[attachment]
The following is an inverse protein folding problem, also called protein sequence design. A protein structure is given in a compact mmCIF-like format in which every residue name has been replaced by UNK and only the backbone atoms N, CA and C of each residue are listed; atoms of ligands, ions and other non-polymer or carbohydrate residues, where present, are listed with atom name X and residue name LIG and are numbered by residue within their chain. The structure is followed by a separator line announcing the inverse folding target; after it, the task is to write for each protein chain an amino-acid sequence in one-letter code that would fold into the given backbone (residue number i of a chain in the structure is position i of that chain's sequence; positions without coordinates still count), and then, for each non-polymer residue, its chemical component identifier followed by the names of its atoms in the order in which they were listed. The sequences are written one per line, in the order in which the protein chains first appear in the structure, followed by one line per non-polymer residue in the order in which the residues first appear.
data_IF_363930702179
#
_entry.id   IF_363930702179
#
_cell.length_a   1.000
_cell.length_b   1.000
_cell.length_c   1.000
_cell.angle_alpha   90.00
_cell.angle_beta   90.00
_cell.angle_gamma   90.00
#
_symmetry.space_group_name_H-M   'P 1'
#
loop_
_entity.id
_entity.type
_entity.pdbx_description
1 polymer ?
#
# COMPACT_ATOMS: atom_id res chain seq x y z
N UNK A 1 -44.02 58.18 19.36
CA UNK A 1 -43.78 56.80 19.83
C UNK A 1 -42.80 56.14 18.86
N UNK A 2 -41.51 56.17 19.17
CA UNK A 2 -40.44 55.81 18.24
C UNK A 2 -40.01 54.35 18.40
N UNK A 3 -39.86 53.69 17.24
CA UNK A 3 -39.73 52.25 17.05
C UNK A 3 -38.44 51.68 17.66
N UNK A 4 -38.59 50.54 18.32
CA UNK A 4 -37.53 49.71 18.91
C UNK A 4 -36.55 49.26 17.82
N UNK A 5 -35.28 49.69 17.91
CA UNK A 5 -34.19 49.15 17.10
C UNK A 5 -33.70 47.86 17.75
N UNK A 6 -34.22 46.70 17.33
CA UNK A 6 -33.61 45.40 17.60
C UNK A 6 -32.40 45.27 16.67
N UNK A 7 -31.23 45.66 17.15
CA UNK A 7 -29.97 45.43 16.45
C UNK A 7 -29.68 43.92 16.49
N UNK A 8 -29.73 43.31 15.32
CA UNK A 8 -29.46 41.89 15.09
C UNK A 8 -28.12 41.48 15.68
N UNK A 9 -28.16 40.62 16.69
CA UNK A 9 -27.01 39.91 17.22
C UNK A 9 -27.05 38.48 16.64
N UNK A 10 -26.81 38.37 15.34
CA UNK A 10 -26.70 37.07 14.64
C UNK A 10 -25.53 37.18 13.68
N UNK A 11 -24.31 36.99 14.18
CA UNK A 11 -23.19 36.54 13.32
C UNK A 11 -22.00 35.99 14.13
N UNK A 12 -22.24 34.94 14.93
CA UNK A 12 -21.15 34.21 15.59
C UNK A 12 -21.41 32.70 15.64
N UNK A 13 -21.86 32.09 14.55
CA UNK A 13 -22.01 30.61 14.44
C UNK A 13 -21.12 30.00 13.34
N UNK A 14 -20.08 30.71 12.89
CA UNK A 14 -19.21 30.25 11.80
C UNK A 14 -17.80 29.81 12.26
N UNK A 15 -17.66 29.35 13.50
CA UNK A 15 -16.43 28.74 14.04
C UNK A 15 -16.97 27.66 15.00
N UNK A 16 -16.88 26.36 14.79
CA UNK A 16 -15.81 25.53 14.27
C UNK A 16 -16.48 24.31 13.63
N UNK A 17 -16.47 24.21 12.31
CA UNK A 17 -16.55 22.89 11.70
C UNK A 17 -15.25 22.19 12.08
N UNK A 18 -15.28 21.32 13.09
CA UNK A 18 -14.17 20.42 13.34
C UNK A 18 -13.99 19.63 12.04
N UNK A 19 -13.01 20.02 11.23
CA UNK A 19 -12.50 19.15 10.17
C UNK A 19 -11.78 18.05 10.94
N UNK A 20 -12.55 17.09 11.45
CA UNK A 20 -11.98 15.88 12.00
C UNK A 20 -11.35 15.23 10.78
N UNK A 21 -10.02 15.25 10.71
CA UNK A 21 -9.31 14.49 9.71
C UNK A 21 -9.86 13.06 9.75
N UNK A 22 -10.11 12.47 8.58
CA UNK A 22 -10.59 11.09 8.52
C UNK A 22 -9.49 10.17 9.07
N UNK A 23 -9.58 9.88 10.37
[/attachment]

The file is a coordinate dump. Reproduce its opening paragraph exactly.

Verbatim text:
The following is an inverse protein folding problem, also called protein sequence design. A protein structure is given in a compact mmCIF-like format in which every residue name has been replaced by UNK and only the backbone atoms N, CA and C of each residue are listed; atoms of ligands, ions and other non-polymer or carbohydrate residues, where present, are listed with atom name X and residue name LIG and are numbered by residue within their chain. The structure is followed by a separator line announcing the inverse folding target; after it, the task is to write for each protein chain an amino-acid sequence in one-letter code that would fold into the given backbone (residue number i of a chain in the structure is position i of that chain's sequence; positions without coordinates still count), and then, for each non-polymer residue, its chemical component identifier followed by the names of its atoms in the order in which they were listed. The sequences are written one per line, in the order in which the protein chains first appear in the structure, followed by one line per non-polymer residue in the order in which the residues first appear.